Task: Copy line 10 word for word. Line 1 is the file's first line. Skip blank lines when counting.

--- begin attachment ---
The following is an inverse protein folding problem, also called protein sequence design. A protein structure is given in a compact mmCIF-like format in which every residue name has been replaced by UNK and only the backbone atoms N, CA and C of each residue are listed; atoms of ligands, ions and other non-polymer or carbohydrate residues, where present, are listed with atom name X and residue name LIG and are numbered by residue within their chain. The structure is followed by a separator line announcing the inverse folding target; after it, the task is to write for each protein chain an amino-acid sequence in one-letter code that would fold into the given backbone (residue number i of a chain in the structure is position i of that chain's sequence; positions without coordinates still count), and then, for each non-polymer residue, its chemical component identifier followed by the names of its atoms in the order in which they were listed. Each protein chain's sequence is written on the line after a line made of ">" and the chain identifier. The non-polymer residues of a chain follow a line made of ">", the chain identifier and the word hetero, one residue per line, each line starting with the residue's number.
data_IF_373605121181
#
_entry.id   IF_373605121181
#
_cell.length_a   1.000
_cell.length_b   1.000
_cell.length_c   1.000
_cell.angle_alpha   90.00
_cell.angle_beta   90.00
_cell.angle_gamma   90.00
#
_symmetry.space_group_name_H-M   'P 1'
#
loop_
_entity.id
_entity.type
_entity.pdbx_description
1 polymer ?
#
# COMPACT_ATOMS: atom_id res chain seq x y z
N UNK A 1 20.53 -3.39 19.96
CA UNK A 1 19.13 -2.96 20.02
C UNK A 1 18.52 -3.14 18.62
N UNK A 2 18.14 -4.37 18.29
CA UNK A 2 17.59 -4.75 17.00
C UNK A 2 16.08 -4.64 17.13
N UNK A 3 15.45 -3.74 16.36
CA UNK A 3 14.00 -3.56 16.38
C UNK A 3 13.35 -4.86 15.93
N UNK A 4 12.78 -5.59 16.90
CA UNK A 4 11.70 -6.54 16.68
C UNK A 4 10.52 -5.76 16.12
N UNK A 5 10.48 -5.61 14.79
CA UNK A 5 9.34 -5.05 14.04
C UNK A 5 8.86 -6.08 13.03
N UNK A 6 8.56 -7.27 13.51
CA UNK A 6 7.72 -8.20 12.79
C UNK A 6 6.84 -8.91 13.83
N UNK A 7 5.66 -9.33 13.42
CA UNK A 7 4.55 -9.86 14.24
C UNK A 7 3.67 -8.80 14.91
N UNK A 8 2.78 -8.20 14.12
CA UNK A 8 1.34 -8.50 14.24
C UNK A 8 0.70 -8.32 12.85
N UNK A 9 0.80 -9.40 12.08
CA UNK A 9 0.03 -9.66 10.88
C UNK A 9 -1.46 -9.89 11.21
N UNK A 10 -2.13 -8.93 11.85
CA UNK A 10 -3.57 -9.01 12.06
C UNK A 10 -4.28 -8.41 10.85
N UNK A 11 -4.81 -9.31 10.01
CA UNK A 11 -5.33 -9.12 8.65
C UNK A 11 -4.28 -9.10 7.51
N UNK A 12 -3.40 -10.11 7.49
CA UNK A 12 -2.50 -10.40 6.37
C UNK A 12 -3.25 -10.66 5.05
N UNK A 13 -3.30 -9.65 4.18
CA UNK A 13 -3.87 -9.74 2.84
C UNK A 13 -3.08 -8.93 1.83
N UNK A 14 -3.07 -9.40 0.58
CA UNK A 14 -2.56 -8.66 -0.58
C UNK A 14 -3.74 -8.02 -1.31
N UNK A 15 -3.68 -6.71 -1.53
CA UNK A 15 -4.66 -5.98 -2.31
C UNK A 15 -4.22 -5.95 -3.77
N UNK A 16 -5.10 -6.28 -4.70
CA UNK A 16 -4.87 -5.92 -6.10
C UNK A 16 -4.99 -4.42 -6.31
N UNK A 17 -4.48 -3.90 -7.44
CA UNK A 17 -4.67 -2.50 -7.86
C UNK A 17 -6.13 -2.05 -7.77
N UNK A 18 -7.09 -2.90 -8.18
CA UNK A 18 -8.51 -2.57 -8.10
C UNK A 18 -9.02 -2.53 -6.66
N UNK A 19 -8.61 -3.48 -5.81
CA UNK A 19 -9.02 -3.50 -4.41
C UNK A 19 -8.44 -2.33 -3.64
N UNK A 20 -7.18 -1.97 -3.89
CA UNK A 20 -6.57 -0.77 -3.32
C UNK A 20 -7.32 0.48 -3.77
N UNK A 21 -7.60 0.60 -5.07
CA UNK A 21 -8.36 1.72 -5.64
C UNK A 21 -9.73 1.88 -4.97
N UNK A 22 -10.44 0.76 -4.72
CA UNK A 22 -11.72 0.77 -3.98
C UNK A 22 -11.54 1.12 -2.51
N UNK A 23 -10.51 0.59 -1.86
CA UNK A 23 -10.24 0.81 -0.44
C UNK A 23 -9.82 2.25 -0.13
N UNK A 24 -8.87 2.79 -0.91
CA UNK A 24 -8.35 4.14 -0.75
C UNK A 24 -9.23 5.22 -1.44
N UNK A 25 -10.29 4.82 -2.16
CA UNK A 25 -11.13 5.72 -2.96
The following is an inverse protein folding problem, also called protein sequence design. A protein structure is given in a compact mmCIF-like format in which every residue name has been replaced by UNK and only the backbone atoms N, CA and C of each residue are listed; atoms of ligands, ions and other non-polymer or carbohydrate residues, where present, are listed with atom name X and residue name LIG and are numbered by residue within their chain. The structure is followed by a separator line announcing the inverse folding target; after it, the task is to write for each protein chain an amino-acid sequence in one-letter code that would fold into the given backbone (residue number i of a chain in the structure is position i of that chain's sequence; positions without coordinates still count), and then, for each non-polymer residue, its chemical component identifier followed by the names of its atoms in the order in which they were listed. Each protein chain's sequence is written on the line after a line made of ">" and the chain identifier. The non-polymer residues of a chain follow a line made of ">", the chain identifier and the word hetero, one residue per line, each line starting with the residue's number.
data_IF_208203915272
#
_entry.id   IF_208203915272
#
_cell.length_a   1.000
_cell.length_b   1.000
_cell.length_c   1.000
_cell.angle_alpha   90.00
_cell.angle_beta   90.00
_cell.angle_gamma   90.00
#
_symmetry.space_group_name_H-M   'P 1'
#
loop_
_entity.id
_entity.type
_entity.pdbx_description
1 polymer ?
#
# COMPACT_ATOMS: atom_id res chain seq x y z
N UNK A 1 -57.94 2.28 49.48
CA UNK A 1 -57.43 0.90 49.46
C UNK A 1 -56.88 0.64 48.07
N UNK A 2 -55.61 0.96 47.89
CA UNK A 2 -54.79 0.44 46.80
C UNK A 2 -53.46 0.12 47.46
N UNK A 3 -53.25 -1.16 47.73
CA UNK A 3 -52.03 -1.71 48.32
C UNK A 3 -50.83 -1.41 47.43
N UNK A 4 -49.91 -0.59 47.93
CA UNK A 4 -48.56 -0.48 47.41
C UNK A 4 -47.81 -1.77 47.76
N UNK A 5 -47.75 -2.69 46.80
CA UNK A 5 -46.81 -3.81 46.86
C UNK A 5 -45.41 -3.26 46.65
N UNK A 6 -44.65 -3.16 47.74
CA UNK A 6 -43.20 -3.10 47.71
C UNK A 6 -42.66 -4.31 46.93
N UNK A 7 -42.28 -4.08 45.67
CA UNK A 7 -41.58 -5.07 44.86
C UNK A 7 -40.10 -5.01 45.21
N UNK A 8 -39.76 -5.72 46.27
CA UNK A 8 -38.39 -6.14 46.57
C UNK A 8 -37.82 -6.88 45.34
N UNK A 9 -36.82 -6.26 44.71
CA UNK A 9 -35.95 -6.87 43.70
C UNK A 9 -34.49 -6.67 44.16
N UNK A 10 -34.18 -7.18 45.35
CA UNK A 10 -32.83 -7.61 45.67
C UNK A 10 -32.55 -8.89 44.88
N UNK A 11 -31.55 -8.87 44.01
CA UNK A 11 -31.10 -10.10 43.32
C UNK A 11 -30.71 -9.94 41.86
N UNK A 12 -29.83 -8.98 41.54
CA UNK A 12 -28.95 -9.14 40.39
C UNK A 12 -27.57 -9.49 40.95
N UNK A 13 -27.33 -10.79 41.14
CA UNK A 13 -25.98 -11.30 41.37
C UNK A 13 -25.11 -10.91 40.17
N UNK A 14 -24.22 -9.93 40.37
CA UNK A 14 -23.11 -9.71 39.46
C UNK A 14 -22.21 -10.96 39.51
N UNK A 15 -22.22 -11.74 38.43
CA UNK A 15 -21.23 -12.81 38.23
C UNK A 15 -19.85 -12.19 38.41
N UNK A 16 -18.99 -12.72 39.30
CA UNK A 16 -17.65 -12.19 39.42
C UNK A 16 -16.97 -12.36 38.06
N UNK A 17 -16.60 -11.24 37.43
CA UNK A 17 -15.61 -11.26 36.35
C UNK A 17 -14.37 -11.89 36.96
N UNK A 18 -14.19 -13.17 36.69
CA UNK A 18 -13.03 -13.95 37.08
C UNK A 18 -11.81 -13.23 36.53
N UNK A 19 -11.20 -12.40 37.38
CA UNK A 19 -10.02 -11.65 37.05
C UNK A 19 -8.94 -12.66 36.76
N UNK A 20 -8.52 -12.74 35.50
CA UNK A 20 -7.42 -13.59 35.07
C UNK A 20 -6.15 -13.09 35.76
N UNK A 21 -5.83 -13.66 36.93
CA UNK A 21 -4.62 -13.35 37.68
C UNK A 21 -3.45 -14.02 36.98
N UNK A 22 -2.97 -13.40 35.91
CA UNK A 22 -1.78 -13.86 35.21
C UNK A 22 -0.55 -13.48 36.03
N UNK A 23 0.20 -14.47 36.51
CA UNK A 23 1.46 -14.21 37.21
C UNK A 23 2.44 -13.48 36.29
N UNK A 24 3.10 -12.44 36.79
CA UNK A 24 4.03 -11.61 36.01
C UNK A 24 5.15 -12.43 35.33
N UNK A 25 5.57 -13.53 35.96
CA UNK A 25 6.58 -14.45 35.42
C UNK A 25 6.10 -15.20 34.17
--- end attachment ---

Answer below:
_cell.angle_beta   90.00